When HBO announced a new “remix” of Watchmen, Alan Moore, Dave Gibbons, and John Higgins’s classic work in the American superhero tradition, comic book fans were initially skeptical. Consider what viewers confront in the bold and original first episode: a pastiche of a silent film about a black sheriff, an intense re-enactment of the 1921 Tulsa Race Riots, an all-black performance of Rodgers and Hammerstein’s Oklahoma, a vision of a future society where Robert Redford is president, and the lynching of a white cop. And Damon Lindelof’s revolutionary series goes full throttle to the end. Watchmen provides new answers to classic genre questions such as what it means to mask one’s identity and who gets to be a superhero, but more than that, it offers a frank and provocative reflection on contemporary racialized violence, on the role of police, and on the consequences of a large-scale disaster on the way Americans understand their place in the world. For world-building and storytelling that fuses speculative fiction with historical and contemporary realities, Watchmen deserves a Peabody.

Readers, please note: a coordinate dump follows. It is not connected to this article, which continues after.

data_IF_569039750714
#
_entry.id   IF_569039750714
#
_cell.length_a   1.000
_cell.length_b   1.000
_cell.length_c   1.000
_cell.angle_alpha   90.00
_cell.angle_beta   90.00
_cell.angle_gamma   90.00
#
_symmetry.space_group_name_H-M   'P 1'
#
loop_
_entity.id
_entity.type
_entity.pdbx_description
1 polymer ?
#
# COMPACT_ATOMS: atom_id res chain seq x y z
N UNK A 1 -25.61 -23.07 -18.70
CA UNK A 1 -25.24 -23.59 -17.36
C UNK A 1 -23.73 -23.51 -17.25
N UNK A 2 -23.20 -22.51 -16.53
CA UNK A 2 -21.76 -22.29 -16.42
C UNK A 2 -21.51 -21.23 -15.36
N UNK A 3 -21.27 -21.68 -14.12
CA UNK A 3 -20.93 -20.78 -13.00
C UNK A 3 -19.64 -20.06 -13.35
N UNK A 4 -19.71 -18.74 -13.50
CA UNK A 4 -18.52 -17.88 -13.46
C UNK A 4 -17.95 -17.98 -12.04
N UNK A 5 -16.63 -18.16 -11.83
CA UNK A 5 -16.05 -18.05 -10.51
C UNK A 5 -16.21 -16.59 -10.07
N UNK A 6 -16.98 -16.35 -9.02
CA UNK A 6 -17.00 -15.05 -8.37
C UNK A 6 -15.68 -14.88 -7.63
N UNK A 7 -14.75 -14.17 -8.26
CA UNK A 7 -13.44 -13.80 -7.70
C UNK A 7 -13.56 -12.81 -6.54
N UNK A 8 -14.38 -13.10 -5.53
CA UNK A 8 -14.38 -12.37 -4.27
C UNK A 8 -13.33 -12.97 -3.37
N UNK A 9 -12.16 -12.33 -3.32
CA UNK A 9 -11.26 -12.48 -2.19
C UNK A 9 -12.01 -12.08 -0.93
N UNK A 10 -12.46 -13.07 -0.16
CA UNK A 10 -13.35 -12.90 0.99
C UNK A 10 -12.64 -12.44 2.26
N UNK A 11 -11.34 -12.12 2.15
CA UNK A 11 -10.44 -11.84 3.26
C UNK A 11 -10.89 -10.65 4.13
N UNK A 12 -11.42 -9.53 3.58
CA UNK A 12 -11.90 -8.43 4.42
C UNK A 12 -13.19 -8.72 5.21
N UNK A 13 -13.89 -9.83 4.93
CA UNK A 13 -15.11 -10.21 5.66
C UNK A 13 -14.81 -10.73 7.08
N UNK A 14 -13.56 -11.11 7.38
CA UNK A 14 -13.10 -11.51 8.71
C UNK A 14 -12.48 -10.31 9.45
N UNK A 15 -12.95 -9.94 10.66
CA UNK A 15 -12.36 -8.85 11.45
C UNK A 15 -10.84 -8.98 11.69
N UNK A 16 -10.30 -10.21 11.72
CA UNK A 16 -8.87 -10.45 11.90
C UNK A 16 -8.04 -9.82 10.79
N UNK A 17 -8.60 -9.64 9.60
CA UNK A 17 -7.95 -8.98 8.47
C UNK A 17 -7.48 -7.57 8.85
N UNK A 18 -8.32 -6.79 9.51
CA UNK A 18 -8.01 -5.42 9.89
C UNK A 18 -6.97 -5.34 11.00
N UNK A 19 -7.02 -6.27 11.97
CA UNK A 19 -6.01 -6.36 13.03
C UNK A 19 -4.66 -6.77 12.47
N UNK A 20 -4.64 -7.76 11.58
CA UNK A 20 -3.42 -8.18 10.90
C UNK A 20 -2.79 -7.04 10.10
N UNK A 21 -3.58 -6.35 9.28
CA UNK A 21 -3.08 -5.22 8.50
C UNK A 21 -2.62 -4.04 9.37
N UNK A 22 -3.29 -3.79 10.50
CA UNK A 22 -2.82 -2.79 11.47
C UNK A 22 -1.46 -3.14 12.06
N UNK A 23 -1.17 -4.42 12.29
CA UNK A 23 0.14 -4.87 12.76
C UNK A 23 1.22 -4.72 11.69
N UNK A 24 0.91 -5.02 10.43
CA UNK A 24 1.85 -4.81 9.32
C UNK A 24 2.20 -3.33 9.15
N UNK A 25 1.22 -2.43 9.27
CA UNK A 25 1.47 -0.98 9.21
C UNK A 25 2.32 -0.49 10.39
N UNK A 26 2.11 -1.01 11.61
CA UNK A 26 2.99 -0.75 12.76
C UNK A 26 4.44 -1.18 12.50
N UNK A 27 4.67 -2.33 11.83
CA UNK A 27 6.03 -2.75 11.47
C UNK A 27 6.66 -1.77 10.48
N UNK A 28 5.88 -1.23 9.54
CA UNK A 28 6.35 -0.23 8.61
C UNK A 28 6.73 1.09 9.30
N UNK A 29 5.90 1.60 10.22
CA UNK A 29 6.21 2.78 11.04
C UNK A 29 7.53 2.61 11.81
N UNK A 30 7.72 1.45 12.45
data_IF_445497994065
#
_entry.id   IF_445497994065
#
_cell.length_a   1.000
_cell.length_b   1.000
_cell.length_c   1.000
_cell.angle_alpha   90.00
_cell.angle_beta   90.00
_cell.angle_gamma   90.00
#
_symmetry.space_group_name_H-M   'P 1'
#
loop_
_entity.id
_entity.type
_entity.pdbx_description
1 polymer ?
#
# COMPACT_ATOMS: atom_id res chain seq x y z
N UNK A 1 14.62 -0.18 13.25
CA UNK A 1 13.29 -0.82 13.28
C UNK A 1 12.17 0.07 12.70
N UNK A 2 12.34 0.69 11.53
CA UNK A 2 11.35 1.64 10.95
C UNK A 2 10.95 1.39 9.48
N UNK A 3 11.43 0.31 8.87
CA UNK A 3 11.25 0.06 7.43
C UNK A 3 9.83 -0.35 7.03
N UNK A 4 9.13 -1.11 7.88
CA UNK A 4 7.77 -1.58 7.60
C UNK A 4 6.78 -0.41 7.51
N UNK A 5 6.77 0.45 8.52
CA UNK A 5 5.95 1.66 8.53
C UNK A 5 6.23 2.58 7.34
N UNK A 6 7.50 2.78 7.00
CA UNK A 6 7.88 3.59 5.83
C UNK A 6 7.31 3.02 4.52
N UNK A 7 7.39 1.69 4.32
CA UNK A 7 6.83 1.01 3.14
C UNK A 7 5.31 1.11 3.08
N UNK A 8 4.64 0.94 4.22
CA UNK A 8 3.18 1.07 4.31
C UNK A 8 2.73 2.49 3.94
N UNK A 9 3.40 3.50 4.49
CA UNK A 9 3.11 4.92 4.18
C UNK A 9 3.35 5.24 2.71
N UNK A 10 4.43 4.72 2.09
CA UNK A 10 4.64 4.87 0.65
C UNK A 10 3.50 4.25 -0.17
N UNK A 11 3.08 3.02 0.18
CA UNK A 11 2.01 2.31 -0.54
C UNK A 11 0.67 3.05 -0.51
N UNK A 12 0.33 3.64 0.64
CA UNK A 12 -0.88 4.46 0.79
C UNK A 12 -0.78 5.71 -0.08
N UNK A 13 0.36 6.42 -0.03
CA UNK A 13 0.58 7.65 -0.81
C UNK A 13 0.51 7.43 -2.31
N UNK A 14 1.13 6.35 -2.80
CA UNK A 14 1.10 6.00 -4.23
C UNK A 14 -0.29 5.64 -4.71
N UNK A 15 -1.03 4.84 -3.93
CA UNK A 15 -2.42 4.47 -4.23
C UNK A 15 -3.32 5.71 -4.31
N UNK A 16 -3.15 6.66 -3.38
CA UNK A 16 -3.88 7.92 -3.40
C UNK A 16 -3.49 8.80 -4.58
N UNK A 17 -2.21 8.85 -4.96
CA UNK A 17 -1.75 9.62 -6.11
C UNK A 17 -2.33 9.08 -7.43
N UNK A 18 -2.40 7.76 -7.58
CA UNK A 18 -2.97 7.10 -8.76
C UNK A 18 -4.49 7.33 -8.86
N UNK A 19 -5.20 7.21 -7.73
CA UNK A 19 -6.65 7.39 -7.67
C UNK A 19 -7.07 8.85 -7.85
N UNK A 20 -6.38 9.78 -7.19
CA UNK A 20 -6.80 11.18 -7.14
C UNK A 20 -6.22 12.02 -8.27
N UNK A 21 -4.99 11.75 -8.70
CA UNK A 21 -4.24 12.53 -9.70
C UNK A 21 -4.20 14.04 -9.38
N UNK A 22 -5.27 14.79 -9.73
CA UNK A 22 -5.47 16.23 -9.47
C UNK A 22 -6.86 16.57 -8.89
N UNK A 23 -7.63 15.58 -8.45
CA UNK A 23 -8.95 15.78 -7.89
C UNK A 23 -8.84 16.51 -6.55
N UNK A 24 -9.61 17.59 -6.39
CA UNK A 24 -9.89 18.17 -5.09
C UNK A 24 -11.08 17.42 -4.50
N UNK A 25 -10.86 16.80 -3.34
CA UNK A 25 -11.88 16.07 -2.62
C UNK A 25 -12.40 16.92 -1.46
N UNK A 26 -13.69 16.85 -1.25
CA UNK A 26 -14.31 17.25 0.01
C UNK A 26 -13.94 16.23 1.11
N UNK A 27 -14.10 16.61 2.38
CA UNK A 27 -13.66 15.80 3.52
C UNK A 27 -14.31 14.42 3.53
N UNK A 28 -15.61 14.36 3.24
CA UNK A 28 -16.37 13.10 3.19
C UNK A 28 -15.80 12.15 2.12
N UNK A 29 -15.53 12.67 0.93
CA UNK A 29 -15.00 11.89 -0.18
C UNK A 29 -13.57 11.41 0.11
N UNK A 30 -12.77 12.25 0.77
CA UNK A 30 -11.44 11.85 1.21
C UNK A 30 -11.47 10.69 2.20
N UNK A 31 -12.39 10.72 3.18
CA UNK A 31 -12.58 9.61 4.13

Creator: Damon Lindelof. Showrunner: Damon Lindelof. Executive Producers: Damon Lindelof, Tom Spezialy, Nicole Kassell, Stephen Williams, Joseph E. Iberti. Co-Executive Producers: Ron Schmidt, Carly Wray. Supervising Producers: Lila Byock, Nick Cuse, Christal Henry. Producers: Karen Wacker, John Blair. Directors: Nicole Kassell, Stephen Williams, Andrij Parekh, Steph Green, David Semel, Frederick E.O. Toye. Writers: Damon Lindelof, Lila Byock, Christal Henry, Carly Wray, Cord Jefferson, Claire Kiechel, Stacy Osei-Kuffour, Jeff Jensen, Nick Cuse. Editors: David Eisenberg, Henk Van Eeghen, ACE, Anna Hauger. Talent: Jeremy Irons, Regina King, Tim Blake Nelson, Yahya Abdul-Mateen II, Louis Gossett Jr., Jovan Adepo, Jean Smart, Hong Chau. Cinematography: Andrij Parekh, ASC, Gregory Middleton, ASC, CSC, Xavier Grobet, ASC, AMC, Alex Disenhof. Sound / Music: Trent Reznor, Atticus Ross.